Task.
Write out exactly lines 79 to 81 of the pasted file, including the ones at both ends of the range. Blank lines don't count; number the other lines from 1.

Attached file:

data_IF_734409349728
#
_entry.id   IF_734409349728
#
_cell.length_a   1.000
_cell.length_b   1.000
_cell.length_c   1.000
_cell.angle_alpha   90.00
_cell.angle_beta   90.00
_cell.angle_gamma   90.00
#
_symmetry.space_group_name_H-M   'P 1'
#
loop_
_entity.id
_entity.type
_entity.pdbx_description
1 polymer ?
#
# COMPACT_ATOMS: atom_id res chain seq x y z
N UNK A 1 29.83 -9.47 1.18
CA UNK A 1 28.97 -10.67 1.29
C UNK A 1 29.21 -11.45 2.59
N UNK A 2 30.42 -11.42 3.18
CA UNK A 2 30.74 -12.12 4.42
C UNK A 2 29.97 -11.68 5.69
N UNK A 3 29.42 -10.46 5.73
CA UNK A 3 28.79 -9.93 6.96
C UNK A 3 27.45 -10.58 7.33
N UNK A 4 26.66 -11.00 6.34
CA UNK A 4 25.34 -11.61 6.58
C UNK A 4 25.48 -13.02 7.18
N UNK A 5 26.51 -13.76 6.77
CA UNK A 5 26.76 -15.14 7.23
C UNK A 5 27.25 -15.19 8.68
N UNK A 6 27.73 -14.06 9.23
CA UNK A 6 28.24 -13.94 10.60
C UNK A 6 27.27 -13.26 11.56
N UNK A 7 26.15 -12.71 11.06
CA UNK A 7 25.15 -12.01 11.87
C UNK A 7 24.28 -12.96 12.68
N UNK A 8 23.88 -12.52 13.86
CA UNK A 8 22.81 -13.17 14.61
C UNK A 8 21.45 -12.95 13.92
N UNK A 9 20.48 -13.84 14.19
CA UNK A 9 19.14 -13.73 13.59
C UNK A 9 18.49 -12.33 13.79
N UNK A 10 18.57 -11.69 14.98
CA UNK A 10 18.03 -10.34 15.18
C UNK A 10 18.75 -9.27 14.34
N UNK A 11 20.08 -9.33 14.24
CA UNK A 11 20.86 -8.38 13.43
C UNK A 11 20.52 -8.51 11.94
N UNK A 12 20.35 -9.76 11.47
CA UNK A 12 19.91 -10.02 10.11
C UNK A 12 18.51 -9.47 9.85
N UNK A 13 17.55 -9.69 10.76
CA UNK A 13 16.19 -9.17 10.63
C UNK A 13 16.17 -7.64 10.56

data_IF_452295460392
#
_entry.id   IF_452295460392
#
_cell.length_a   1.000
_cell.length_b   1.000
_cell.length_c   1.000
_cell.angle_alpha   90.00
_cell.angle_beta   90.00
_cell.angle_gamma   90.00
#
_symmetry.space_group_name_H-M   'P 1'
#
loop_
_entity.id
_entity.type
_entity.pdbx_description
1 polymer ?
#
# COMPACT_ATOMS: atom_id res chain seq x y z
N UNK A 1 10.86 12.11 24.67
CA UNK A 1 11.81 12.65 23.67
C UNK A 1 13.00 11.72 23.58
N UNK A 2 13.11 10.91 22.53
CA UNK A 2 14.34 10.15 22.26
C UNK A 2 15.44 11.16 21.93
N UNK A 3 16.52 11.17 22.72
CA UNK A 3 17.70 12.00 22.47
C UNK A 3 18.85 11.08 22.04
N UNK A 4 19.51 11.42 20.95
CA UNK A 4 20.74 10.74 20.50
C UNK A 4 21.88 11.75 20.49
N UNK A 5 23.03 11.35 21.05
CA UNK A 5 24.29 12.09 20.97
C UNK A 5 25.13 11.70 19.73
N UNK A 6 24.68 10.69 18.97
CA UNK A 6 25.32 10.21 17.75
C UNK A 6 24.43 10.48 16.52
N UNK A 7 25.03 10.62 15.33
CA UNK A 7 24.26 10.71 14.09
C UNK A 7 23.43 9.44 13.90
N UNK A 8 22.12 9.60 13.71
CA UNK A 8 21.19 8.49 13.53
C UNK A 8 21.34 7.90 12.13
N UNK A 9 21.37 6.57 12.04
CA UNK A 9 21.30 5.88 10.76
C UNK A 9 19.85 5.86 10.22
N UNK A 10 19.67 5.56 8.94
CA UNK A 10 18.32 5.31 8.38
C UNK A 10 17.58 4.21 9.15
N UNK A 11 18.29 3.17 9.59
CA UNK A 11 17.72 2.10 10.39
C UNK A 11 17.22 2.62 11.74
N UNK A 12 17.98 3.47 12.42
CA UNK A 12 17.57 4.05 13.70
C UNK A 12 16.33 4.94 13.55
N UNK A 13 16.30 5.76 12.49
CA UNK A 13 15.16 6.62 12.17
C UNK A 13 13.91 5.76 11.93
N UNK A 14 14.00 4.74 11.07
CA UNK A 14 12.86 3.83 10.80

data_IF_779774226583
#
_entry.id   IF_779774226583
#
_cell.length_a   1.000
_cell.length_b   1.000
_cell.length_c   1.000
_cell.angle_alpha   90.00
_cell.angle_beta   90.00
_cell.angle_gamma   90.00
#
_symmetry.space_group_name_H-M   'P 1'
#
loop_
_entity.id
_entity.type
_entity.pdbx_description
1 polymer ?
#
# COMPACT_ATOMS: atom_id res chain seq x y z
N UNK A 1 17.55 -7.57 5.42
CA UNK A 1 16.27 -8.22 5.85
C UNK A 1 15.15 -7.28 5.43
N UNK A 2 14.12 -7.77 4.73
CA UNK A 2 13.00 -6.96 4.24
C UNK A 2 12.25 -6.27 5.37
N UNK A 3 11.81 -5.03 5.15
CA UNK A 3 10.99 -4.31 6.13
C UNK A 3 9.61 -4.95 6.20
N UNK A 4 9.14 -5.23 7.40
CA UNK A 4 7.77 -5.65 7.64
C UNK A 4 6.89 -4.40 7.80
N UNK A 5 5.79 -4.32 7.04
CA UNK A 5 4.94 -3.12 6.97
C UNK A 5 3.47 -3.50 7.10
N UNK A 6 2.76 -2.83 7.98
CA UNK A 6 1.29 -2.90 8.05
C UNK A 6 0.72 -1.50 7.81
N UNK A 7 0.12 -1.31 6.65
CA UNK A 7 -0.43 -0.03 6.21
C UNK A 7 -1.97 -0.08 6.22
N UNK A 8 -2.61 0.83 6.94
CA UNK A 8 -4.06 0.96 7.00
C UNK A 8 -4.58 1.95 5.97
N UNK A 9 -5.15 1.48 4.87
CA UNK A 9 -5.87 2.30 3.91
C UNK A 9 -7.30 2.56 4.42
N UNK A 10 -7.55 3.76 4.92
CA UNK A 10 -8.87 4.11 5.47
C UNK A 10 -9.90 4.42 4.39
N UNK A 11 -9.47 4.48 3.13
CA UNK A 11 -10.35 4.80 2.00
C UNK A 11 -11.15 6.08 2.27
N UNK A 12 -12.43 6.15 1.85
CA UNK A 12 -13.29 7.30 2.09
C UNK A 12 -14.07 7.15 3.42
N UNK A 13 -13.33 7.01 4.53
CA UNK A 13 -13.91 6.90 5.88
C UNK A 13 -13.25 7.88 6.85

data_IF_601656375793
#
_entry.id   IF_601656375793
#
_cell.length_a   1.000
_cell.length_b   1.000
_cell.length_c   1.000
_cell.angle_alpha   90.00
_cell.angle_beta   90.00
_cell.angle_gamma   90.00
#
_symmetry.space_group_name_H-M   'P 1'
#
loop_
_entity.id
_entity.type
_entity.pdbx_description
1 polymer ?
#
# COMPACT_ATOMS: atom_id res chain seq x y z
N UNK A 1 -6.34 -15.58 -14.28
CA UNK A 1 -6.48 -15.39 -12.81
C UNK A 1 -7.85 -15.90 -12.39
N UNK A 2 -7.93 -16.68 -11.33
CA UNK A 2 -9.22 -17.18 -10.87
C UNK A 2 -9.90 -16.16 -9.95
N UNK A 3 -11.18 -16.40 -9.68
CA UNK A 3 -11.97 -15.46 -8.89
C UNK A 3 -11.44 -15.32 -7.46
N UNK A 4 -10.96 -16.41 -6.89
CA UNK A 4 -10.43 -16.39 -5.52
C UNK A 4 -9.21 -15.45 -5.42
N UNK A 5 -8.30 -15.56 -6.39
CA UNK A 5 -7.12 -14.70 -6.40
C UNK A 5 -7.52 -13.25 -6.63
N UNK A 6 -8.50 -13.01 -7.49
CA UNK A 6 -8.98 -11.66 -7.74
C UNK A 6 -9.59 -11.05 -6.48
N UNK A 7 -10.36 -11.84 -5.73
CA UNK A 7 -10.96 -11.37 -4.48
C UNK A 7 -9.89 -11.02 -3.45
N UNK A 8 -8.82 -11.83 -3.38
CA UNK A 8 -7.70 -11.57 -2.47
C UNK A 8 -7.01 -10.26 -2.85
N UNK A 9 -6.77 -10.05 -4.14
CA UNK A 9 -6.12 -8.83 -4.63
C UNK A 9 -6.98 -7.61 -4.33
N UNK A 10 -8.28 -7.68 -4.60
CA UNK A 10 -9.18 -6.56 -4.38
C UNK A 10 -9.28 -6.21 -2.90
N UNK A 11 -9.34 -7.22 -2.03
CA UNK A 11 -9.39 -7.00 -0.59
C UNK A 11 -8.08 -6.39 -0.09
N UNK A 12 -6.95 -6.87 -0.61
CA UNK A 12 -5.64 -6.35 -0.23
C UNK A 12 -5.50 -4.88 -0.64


# COMPACT_ATOMS: atom_id res chain seq x y z
N UNK A 1 10.86 12.11 24.67
CA UNK A 1 11.81 12.65 23.67